Recently, there have been rumors about Japan taking beef from cattle up to 30 months of age. In other words, Japan wants more ground beef versus more choice quality cuts. Many Japanese consumers don’t want to and can’t buy expensive quality cuts. Steers and heifers are sent to slaughter before they reach 30 months but cows that have had calves two to three times can come to slaughter at 30 months. A few muscle cuts can be pulled from a cow like the “beef tenderloins” sold on the shelves next to choice steaks but for the most part, it becomes ground meat. Allowing meat from cattle to 30 months will allow for more ground beef to enter Japan. I think terminology is important. I would think contracts would say something like, Bovine to 30 months versus using cattle alluding to steers and heifers.

Unfortunately, it will probably have little if any affect to quality steer and heifer prices. It could have the opposite effect. If lower quality products move to Japan, the need for higher quality cuts could drop to the proportion of “cow” meat taken. If that occurs, the higher quality cuts will have to drop in price or as it is happening now, will go to the cooler to be frozen.


2011 was a great year for exporting U.S. meat. It was so good U.S. meat was sent to Brazil and trade agreements with other South American countries opened doors for U.S. meat. But with the rally in the U.S. Dollar and a drop in the Australian Dollar and the Brazilian Real, the desire for U.S. dropped.

With the tight ending grain stocks in the U.S. and with the lower currency in Brazil compared to the U.S. Dollar, grains are being imported from South America to the Southeastern U.S. to supply the mega hog and poultry facilities. I don’t think it should come as a surprise to hear if meat from Brazil and Australia in the near future is shipped into the U.S. in large quantities.

There are fast food chains advertising U.S. beef and pork, but many don’t. With tight supplies of lower grading beef and the reduced cow slaughter in the U.S. needed for the ground beef especially for the fast food chains, if livestock firms in the Southeast can import grain to reduce costs, they can import meat. With companies such as JBS with their corporate headquarters in Brazil, will it make any difference if profits are from U.S. or Brazil? Will stockholders care if Berkshire Hathaway’s stock improves if profits come from Brazil? Of course not.

The 2012 U.S. Drought is the most devastating event I have witnessed in my 30 years working in agricultural marketing. There are pictures of prime Midwestern farming country that look like scorched earth after major global wars. For 50 percent of the Midwest, it has been a horrible year to grow grain and to feed livestock.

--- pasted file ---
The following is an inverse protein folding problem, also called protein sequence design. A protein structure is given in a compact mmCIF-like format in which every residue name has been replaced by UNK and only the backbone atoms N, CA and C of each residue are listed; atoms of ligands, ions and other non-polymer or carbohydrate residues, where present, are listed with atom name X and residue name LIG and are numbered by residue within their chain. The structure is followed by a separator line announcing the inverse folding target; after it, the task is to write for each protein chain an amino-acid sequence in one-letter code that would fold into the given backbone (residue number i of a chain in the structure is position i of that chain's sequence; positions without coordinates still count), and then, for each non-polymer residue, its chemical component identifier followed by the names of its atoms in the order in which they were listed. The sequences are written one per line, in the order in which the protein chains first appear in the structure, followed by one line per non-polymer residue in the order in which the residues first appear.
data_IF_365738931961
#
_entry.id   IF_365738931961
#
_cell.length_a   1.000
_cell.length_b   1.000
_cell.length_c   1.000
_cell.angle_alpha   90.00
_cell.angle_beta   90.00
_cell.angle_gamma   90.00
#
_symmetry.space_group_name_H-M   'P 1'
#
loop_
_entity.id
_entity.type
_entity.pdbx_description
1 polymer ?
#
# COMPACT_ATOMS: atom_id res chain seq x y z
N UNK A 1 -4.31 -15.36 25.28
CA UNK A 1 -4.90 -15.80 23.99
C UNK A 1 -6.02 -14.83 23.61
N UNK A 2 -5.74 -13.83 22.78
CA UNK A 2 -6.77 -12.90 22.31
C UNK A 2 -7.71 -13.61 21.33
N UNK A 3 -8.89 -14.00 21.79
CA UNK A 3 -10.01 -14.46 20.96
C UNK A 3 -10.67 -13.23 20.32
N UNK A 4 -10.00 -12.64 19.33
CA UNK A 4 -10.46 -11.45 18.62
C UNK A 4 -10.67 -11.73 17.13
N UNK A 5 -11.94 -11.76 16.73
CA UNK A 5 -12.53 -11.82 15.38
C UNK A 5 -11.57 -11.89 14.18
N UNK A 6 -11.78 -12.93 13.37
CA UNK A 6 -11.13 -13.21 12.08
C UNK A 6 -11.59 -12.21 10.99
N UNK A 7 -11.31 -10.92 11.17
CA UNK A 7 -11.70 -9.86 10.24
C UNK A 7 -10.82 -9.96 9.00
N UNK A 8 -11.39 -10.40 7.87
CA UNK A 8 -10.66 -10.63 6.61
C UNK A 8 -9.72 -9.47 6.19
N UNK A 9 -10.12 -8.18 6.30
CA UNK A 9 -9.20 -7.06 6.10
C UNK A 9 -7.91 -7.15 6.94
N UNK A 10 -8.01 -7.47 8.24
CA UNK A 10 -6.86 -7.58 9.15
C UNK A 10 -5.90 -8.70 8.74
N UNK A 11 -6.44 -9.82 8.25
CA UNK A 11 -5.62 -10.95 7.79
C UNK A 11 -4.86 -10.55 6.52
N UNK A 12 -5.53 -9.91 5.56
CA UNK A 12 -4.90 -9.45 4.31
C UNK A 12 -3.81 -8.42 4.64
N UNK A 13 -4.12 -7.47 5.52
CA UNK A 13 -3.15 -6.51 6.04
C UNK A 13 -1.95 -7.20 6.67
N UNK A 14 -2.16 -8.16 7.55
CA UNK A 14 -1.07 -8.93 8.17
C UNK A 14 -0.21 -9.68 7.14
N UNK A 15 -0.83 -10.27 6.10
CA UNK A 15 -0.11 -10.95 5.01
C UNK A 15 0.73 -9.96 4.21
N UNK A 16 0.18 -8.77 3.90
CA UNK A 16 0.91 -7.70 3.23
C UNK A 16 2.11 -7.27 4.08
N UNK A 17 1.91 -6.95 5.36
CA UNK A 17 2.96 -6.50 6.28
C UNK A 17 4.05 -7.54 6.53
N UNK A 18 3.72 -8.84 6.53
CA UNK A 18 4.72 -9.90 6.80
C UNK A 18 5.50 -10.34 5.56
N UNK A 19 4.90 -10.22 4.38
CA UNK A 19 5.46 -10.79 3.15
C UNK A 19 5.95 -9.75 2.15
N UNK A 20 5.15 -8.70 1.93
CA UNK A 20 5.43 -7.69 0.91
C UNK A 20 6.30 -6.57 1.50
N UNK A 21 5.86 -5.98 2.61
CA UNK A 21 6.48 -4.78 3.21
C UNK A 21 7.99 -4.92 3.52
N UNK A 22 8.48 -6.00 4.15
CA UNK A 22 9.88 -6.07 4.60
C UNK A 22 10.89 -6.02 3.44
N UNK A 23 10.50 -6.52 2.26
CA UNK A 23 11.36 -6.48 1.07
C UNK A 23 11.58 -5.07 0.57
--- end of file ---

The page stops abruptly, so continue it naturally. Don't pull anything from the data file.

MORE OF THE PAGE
Soaring grain prices and falling yields make it next to impossible to gauge any outlook. To say that historically high grain prices will drive food prices higher is looking at a small part of the equation. If grain producers and livestock producers feel high grains will push livestock prices higher, I am more apt to say high prices kill high prices.

One question I am asked every day is how high will grains rally? I honestly cannot say but with the U.S. crop hurt as bad as it is now, it is simple deduction to realize that until the new southern hemisphere crop is grown and harvested, and then a new U.S. crop is combined and delivered, any break with the devastation of this year can’t be too large. The risk is not selling a high but for livestock producers, hoping for a break in grain prices will allow for lower cost of production.

I remain steadfast believing the U.S. meat packing industry will go through a period of contraction. A smaller cattle supply will eat into fixed costs to the point margins will be negative through the fall and winter of 2012 and well into 2013 – especially with strong meat competition coming at it from South America and Australia.

Keeping cattle current is possibly the best advice I can offer anyone raising cattle. Heavy choice cuts going to storage will kill cattle prices as they did in 2009.

Information contained herein is based on what is believed to be the most reliable resources available at the time of publication. Trading commodity futures or options involves risk, and past performance doesn’t indicate future results.

Chris Lehner is an independent consultant. He can be reached at 913-787-6804 or

Copyright 2015 Agri-View. All rights reserved. This material may not be published, broadcast, rewritten or redistributed.